Icemaker

I have an icemaker in my Roper refrigerator's freezer that will not stop water flow either when the tray fills or the bail is raised. I need a few hints as to where I should look for problems. Is there a water level sensor in the machine or is a timer used for water shutoff. The unit also has a cube-size control if that matters.
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This is Turtle.
if the fingers of the ice maker are down in the bowl and will not come out or move. Also the water will keep running more than 30 seconds and no movement of the fingers. You have a stuck ice maker. Buy a new ice maker and not the repair kits.
If it is just over filling the bowl by a little bit. There is a adjustment on it to shorted the time the water valve stays open when filling the water to the bowl. Most ice makers have 6 to 9 seconds fill time and the adjustment you have just shortens it or makes it longer to put more water in it.
A better description would be nice.
TURTLE
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The water runs until I shut off the supply. The fingers of the rake are in the normal parked position. The machine will not shut off the water.
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The water tubing is opened by means of a solenoid valve. Chances are, it is the culprit. It is an electromagnetic thing and may have a broken spring or dead magnet.
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wrote in message

That was my first guess, but I haven't had time yet to see if it's stuck or has an open coil winding, although I would guess that if it's an open coil the valve would be closed.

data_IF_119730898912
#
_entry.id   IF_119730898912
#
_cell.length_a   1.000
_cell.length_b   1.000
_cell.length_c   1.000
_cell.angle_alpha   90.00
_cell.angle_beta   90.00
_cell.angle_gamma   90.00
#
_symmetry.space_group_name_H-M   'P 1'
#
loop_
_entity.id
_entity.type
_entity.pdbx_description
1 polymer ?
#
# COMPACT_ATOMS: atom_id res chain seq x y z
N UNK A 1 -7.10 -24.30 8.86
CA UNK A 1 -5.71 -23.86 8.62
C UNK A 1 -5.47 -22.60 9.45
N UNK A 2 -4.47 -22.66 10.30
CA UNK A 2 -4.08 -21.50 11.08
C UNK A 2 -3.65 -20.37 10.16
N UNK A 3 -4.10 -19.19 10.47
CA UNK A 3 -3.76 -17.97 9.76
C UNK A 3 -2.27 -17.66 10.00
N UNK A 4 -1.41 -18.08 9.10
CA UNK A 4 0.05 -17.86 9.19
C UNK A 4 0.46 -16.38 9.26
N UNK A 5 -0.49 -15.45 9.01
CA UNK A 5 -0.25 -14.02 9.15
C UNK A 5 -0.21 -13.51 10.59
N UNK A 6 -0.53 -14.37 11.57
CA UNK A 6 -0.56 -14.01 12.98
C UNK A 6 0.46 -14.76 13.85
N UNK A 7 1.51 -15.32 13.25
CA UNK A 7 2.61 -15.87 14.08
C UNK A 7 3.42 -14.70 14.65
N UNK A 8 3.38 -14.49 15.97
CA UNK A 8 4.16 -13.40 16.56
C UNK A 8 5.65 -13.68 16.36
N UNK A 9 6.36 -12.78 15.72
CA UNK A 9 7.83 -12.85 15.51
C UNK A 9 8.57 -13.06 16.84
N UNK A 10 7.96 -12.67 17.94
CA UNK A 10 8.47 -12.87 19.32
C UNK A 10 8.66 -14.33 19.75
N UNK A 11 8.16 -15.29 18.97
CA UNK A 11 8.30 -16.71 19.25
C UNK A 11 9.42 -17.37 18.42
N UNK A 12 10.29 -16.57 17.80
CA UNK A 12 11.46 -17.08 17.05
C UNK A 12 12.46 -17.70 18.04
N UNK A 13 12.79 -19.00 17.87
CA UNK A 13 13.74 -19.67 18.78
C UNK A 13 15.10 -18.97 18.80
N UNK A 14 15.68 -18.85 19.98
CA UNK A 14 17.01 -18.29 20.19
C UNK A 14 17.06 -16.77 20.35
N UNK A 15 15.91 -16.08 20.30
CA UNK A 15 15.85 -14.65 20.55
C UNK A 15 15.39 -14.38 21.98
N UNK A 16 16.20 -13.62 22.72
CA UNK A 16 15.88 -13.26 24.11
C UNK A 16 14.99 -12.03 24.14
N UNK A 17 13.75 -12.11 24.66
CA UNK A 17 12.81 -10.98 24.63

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wrote:

That's true it could be, but they usually fail closed where they will not let any water in. Way to check is to attach a voltmeter to the solenoid terminals and check the voltage as the unit goes through a fill cycle. It the voltage comes up and then does not drop off after the appropriate time, the solenoid valve is doing what it is told to do, that is, stay open.
Do a search for Ice maker repair and browse around. you will find some very good diagnostic tools to determine whether it is your solonoid valve or your timer/motor. Both are easily replaced.
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If electricity opens it, what closes it? If a spring, the spring can be broken.
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If the water continues to come through the valve when there is no power to it, the valve is bad. It is probably not the spring, but the valve seat. Just replace the valve-- they are not very expensive. Larry
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wrote:

You're right. In my experience, however, and it is quite limited, the coil fails first. I've replaced several that would not open, none that would not close. doesn't mean that it can't happen. Kind of like thermostats on cars, they can and will fail both ways.
By checking the voltage you can be sure that the timer/motor is telling it to open and close properly, and eliminate all but the solenoid as the problem.
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